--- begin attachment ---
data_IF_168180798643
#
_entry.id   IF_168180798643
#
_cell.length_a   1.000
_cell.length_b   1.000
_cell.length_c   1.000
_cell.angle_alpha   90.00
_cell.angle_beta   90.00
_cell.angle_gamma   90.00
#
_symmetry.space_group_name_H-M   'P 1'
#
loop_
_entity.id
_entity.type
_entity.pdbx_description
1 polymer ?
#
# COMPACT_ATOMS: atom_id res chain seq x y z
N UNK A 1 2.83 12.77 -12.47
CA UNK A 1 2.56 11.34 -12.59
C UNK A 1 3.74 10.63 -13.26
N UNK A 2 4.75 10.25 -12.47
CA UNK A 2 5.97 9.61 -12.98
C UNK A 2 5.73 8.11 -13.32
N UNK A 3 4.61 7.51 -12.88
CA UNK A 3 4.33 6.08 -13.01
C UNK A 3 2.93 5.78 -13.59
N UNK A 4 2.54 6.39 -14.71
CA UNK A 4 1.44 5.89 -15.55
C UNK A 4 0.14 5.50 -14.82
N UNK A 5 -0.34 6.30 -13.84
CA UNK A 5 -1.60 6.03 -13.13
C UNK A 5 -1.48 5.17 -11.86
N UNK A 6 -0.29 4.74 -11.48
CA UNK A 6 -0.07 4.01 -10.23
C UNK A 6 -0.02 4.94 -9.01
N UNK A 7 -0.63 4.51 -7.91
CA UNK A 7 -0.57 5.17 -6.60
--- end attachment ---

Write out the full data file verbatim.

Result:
data_IF_168180798643
#
_entry.id   IF_168180798643
#
_cell.length_a   1.000
_cell.length_b   1.000
_cell.length_c   1.000
_cell.angle_alpha   90.00
_cell.angle_beta   90.00
_cell.angle_gamma   90.00
#
_symmetry.space_group_name_H-M   'P 1'
#
loop_
_entity.id
_entity.type
_entity.pdbx_description
1 polymer ?
#
# COMPACT_ATOMS: atom_id res chain seq x y z
N UNK A 1 2.83 12.77 -12.47
CA UNK A 1 2.56 11.34 -12.59
C UNK A 1 3.74 10.63 -13.26
N UNK A 2 4.75 10.25 -12.47
CA UNK A 2 5.97 9.61 -12.98
C UNK A 2 5.73 8.11 -13.32
N UNK A 3 4.61 7.51 -12.88
CA UNK A 3 4.33 6.08 -13.01
C UNK A 3 2.93 5.78 -13.59
N UNK A 4 2.54 6.39 -14.71
CA UNK A 4 1.44 5.89 -15.55
C UNK A 4 0.14 5.50 -14.82
N UNK A 5 -0.34 6.30 -13.84
CA UNK A 5 -1.60 6.03 -13.13
C UNK A 5 -1.48 5.17 -11.86
N UNK A 6 -0.29 4.74 -11.48
CA UNK A 6 -0.07 4.01 -10.23
C UNK A 6 -0.02 4.94 -9.01
N UNK A 7 -0.63 4.51 -7.91
CA UNK A 7 -0.57 5.17 -6.60